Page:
Student story: Martin - Bachelor's student in Psychology
Martin Wimmers, a German psychology student at Radboud University, shares his thoughts on his programme, myths about psychologists, climate change, art and more.
Martin Wimmers, a psychology student at Radboud University
Nowadays it’s not uncommon for people with various backgrounds to start reading psychology books. Some read to better understand themselves and get inspired, others do that to function in the workplace or for leisure.
Reading such books was one of the main reasons why Martin Wimmers decided to study psychology. “I learnt more about myself and society. Besides studying about roles individuals take in groups and factors that influence human behaviour, I opened a door to a new level of self-awareness”.
There is a common misconception, especially in the media and popular culture that psychologists can read or manipulate people. “If someone made an angry facial expression during a conversation with you, you’d probably think that you did or said something that made them angry, but it could also have been the case that they remembered something that made them angry”. Martin explained that psychologists are more attentive to details of behaviour, but they cannot guess the reasons behind it.
When asked to come up with a profile of a typical psychology student, the first thing that Martin said was a bit crazy, but in a good way. He thinks psychology students have their own type of quirkiness because they tend to be everywhere and are open to trying new things.
Martin in a mysterious environment
Martin likes that his programme is building up on itself.“In Germany, it felt like we were getting random courses and it was on the student to try to make sense of it, but here the logic was clear from the very beginning”.
His favorite subject was Behaviour and Environment which answers questions like: why do humans have attitudes? How do they develop these attitudes? And,why do they continue having or change them?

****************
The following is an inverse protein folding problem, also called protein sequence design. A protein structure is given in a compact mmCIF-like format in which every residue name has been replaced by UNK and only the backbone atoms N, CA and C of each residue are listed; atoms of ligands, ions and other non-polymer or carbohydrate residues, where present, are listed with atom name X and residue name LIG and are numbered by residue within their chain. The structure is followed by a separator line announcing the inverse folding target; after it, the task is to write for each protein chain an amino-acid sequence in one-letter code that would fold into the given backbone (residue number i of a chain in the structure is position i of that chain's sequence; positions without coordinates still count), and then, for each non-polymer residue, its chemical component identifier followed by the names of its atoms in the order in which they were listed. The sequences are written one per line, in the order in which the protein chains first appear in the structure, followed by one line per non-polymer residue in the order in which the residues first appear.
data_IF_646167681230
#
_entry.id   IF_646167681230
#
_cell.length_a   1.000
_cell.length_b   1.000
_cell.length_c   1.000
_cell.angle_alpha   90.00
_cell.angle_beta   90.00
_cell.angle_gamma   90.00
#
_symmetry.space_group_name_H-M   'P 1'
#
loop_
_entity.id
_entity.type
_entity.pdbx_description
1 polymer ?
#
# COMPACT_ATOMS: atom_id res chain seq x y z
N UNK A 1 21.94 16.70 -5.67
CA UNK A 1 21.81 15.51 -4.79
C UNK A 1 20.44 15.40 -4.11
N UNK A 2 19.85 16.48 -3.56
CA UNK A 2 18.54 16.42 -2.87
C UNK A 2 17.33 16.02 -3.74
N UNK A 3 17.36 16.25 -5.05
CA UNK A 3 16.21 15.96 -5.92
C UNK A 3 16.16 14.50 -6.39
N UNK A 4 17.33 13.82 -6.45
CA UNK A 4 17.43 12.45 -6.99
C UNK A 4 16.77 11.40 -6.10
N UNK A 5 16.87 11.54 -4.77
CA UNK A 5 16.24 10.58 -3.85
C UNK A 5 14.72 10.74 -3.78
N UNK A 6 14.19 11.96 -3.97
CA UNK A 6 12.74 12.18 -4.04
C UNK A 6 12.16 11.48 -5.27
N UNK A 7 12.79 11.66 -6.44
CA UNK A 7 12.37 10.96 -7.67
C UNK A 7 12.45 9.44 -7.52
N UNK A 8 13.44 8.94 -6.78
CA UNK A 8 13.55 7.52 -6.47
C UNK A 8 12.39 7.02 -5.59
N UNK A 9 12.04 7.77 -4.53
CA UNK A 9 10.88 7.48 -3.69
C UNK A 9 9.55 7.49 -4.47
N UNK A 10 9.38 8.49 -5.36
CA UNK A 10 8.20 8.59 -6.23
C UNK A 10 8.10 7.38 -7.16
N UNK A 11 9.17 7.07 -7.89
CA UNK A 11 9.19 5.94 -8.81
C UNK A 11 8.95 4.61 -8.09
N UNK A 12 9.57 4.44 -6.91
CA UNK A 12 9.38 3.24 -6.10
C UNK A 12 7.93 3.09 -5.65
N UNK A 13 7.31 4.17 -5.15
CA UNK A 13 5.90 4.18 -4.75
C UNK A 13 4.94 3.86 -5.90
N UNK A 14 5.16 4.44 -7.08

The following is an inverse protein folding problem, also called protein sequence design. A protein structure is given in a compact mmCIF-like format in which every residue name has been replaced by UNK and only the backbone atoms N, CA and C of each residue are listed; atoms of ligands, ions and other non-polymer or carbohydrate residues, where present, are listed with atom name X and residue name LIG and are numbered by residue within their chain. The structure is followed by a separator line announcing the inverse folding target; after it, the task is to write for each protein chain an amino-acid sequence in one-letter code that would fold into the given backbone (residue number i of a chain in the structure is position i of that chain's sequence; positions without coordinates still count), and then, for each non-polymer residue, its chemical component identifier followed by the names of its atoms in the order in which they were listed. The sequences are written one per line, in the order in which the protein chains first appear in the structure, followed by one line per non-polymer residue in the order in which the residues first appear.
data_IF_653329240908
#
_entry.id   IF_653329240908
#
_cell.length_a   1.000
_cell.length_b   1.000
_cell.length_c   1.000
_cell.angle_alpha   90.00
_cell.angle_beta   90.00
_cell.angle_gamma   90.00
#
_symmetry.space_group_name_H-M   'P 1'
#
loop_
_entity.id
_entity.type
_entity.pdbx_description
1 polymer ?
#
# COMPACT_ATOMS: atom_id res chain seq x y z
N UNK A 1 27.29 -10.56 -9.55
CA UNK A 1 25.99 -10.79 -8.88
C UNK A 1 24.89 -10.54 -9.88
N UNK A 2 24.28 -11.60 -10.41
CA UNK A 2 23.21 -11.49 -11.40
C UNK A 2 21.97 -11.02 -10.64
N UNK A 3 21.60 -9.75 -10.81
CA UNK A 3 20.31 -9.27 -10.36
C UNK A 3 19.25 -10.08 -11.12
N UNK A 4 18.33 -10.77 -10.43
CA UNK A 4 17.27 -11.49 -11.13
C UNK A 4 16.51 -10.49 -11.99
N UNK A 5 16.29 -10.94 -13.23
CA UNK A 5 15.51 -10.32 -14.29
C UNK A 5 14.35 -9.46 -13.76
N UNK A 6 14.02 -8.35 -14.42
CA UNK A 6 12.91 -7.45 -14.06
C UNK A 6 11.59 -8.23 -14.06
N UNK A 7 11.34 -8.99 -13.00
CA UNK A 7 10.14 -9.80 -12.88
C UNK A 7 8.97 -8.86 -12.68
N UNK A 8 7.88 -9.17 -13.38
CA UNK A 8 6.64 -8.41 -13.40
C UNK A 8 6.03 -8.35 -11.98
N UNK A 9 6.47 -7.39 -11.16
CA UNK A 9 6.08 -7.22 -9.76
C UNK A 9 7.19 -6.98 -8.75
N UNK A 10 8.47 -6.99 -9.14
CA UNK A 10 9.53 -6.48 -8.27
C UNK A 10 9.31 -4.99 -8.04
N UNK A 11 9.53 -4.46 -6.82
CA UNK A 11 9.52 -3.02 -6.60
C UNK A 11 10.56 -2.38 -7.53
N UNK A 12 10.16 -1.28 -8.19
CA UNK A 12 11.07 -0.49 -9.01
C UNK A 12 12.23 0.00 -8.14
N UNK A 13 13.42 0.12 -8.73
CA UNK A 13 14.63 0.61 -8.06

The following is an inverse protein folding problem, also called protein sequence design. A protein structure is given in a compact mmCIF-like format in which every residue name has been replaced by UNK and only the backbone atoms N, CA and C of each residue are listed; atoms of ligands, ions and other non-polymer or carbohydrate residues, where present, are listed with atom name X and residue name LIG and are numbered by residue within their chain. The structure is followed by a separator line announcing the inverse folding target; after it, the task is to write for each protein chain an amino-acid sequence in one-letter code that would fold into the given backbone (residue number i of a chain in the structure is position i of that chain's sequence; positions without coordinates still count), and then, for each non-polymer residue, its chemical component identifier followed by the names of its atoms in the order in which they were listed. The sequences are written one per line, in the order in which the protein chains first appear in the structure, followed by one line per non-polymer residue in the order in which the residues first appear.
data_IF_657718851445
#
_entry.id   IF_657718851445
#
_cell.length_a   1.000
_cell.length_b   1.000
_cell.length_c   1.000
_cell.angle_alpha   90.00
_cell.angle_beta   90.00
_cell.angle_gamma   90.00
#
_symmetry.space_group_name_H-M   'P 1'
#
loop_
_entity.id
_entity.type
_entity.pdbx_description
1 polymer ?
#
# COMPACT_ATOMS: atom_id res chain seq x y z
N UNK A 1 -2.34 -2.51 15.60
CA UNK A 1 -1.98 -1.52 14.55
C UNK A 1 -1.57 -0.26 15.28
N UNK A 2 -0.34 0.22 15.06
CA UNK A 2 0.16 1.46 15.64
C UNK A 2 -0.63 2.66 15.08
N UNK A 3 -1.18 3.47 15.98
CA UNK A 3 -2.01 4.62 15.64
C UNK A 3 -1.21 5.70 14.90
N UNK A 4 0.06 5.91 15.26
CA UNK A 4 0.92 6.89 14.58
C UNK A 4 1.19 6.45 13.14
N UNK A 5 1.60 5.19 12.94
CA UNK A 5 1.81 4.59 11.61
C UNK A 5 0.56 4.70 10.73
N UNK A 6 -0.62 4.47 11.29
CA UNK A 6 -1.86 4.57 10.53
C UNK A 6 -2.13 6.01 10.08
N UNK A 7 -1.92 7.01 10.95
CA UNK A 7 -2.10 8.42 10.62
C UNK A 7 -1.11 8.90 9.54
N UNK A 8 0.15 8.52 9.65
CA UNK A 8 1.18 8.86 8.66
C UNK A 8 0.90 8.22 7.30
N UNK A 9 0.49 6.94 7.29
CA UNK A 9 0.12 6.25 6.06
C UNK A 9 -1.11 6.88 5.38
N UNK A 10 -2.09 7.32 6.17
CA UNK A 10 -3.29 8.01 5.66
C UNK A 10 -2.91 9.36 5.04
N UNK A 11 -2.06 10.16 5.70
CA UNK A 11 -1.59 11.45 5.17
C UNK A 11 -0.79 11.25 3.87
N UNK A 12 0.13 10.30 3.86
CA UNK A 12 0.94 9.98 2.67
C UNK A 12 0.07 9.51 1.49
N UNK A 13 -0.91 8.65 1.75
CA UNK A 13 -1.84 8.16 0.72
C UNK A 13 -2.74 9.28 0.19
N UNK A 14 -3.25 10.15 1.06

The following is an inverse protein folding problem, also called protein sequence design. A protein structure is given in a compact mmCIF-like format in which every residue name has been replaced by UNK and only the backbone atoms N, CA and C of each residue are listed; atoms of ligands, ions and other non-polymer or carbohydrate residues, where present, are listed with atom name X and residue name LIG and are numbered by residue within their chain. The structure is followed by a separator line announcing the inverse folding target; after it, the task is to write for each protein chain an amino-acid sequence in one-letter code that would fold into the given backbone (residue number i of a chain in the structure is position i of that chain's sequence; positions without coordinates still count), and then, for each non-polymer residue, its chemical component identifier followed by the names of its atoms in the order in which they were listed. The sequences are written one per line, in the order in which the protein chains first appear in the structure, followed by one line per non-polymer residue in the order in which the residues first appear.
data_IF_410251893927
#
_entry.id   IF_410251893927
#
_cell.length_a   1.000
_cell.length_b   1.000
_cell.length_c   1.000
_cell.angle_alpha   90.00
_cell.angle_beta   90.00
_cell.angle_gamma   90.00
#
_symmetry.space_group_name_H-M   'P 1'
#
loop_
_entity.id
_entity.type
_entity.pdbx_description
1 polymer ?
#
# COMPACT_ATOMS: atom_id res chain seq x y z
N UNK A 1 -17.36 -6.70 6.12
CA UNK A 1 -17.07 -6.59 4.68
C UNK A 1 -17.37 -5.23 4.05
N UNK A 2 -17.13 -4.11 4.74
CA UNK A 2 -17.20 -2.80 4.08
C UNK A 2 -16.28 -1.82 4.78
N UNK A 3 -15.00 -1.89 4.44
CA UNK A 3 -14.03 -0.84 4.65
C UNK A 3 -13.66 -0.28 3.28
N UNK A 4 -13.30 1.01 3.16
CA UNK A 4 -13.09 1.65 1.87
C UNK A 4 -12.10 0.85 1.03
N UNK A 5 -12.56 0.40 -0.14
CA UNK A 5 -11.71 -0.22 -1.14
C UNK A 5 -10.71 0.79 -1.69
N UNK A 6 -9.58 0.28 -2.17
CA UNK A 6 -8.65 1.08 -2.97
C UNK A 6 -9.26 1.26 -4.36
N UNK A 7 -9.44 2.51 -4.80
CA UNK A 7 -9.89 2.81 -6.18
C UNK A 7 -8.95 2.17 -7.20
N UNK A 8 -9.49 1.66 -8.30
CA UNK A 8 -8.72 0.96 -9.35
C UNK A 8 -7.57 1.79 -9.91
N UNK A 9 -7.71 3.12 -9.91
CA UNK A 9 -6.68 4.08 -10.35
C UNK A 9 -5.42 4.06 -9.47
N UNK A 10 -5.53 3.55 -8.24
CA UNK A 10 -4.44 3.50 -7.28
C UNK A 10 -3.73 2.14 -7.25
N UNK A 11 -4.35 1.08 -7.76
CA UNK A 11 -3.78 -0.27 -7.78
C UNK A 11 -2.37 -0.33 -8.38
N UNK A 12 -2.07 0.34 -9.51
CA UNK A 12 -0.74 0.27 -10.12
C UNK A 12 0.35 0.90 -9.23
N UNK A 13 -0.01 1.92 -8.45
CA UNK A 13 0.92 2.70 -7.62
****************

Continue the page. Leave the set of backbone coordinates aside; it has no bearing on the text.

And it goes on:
“I think it’s really important to change opinions in life because otherwise, you cannot improve yourself. We want to live longer, but it would be impossible if we didn’t adjust our behaviour to the environment”.
Martin gave the example of climate when speaking about our need to be in line with the environment. “I understand that I’m not perfect, and not all my actions agree with the aim to stop climate change, but I do my best. It’s up to the young generation to handle the world at the moment and not to make it worse than it is for future generations”.
Martin was one of the first volunteers of the Radboud Green Office, an organisation that wants to make the campus more sustainable. He helped them with content creation, something that Martin had been doing since he got his first camera at the age of 12.
Martin in one of the bookstores of Nijmegen
“Why didn’t you go to a Film Academy?” is a question that Martin gets a lot. Art for him is something that he prefers to do for himself. If he enrolled in a programme on photography or film making, there would be an external pressure on him requiring to perform in a certain way. He did not want to be pressured to do art. It is something he wants to explore himself.
“There is a difference between skill and talent. Talent is something that you gain in life, and it depends on your upbringing and the environment, whereas skills can be mastered. Everybody has a talent, but some do use it and others don’t”.
Martin considers photography a skill. His real talent is staying calm while being proactive. It helped him when he was organising Symposium Synesthesia, an event that acted as a platform for young photographers, filmmakers and comedians from Nijmegen to share their art.
The first Symposium Synesthesia was held at the end of May, a quite stressful period, especially for first-year students like Martin. “Although my academic performance suffered a bit, I’m glad I did it. We expected around 40 people to attend the event, but actually over 150 people showed up”.
Video from Vox about Symposium Synesthesia.
We took a nice walk in the city centre of Nijmegen with Martin
“Nijmegen is a lovely and compact city where you have everything in one place. It’s not too big, so you can get from A to B really easily by bike. The student community is nice, it feels like a young city, although it’s the oldest one in the Netherlands.”
Martin is not the type that sits down and reads textbooks the whole day. He thinks that doing different things on the side is a valuable experience. To those who plan to come to Nijmegen for studying, he suggests to be open and not be afraid to get out of their comfort zone.
“Better go to the party and meet new people even if you don’t know anyone there. You can sit at home the rest of your life, but going out and seeing different people does not happen as often”.
He also encourages doing things besides homework. “Do different activities and projects. You never know what will come out of it. Better make a stupid decision and learn it doesn’t work than not make that decision and keep thinking about it for the rest of your life”.
Author: Knar Ohanjanyan